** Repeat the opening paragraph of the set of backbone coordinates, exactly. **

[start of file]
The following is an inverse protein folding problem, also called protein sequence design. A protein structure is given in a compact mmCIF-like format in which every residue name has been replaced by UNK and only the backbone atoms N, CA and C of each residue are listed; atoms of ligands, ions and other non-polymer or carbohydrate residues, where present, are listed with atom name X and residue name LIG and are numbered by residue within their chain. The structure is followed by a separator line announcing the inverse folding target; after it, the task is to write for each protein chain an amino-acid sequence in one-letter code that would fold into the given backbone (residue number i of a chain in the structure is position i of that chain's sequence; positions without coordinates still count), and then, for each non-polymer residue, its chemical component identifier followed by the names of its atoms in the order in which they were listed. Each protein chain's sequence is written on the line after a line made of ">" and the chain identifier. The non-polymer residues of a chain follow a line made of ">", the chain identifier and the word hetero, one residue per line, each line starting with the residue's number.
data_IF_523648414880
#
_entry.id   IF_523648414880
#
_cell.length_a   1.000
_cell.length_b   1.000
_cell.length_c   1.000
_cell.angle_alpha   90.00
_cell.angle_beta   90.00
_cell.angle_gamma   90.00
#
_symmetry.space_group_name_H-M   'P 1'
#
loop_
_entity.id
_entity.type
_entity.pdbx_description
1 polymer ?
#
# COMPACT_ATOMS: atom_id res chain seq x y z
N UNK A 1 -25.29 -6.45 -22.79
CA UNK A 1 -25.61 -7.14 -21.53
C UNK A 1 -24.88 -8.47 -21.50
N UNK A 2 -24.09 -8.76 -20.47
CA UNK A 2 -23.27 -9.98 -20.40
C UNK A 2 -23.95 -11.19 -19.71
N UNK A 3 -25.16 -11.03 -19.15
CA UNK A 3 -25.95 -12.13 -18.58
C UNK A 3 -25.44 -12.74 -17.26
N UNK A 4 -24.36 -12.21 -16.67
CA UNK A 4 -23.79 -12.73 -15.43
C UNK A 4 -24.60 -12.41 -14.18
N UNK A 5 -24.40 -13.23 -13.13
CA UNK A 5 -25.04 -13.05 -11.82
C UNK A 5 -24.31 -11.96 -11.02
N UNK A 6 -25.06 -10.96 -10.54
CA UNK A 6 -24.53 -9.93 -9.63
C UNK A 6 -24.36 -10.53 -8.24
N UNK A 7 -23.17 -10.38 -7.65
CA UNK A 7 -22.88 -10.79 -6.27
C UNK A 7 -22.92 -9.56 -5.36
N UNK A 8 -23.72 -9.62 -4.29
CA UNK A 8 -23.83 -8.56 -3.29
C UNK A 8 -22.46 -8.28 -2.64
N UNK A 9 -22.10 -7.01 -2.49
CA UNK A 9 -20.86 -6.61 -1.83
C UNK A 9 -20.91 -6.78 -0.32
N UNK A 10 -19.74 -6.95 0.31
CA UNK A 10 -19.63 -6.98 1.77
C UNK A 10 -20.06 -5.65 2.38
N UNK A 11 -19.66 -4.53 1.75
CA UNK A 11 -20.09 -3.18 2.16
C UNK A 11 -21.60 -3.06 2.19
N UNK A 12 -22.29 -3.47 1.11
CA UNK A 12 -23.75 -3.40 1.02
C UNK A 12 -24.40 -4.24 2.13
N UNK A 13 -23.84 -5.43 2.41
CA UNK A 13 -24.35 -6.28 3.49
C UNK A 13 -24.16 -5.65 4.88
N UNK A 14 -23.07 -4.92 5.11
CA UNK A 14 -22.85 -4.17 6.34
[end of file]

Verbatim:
The following is an inverse protein folding problem, also called protein sequence design. A protein structure is given in a compact mmCIF-like format in which every residue name has been replaced by UNK and only the backbone atoms N, CA and C of each residue are listed; atoms of ligands, ions and other non-polymer or carbohydrate residues, where present, are listed with atom name X and residue name LIG and are numbered by residue within their chain. The structure is followed by a separator line announcing the inverse folding target; after it, the task is to write for each protein chain an amino-acid sequence in one-letter code that would fold into the given backbone (residue number i of a chain in the structure is position i of that chain's sequence; positions without coordinates still count), and then, for each non-polymer residue, its chemical component identifier followed by the names of its atoms in the order in which they were listed. Each protein chain's sequence is written on the line after a line made of ">" and the chain identifier. The non-polymer residues of a chain follow a line made of ">", the chain identifier and the word hetero, one residue per line, each line starting with the residue's number.